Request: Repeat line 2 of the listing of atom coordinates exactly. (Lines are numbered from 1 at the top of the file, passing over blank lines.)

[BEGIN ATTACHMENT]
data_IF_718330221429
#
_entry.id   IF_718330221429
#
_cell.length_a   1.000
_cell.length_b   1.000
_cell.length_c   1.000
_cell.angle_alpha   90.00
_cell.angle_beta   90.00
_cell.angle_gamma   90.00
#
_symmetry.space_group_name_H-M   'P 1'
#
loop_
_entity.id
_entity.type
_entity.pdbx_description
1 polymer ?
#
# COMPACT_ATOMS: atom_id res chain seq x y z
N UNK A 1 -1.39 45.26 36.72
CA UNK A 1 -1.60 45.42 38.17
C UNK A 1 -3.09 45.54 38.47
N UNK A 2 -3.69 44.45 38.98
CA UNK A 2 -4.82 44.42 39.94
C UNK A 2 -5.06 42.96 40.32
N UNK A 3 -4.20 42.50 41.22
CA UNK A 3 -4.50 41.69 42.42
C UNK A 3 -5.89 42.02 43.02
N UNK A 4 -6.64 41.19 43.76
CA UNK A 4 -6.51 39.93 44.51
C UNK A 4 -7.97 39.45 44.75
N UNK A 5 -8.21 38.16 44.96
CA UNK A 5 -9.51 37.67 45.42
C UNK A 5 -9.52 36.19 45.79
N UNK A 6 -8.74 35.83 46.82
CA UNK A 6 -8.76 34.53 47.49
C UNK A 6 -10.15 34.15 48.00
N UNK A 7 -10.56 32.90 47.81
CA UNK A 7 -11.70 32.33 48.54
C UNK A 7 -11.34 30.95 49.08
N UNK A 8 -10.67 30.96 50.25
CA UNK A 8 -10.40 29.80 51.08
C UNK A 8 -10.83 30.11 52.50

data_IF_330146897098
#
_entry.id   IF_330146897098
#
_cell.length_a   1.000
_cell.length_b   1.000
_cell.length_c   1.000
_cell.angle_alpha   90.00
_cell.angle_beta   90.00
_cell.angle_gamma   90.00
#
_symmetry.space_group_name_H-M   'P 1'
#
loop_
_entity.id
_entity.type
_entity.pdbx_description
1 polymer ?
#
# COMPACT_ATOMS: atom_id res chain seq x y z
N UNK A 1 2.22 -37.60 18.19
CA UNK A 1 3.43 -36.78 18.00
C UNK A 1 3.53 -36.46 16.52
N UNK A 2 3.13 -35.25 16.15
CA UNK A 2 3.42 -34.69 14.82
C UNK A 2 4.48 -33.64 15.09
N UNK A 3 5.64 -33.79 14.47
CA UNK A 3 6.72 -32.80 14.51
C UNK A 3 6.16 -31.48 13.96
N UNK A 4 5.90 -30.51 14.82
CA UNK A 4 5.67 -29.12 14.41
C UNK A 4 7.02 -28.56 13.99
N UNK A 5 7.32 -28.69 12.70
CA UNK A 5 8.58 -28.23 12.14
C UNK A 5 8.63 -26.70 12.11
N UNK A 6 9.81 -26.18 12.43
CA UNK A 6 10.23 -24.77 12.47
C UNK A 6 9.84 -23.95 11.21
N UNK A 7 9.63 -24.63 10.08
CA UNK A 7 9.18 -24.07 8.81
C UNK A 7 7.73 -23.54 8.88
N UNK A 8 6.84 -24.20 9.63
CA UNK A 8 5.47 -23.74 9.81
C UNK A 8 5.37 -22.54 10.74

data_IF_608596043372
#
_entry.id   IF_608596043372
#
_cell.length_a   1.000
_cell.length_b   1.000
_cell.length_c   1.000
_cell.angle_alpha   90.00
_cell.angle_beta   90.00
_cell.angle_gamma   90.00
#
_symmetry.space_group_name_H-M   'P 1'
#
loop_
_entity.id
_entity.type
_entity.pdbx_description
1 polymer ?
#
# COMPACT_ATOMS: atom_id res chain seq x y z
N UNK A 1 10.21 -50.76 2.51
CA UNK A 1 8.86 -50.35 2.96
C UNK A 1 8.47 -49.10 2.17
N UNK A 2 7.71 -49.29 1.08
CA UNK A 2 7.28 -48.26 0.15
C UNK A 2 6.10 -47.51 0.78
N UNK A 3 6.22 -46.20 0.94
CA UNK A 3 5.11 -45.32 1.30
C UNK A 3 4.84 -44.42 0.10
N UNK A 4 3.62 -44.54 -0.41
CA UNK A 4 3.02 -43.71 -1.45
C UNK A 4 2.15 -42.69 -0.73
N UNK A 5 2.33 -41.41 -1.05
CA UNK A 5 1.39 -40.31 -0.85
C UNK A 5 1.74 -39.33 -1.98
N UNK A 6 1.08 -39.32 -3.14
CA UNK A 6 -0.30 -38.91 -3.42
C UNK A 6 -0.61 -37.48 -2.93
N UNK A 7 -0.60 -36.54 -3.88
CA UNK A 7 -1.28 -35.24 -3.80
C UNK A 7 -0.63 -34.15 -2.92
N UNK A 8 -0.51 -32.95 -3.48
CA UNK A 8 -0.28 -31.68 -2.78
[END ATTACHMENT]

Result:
#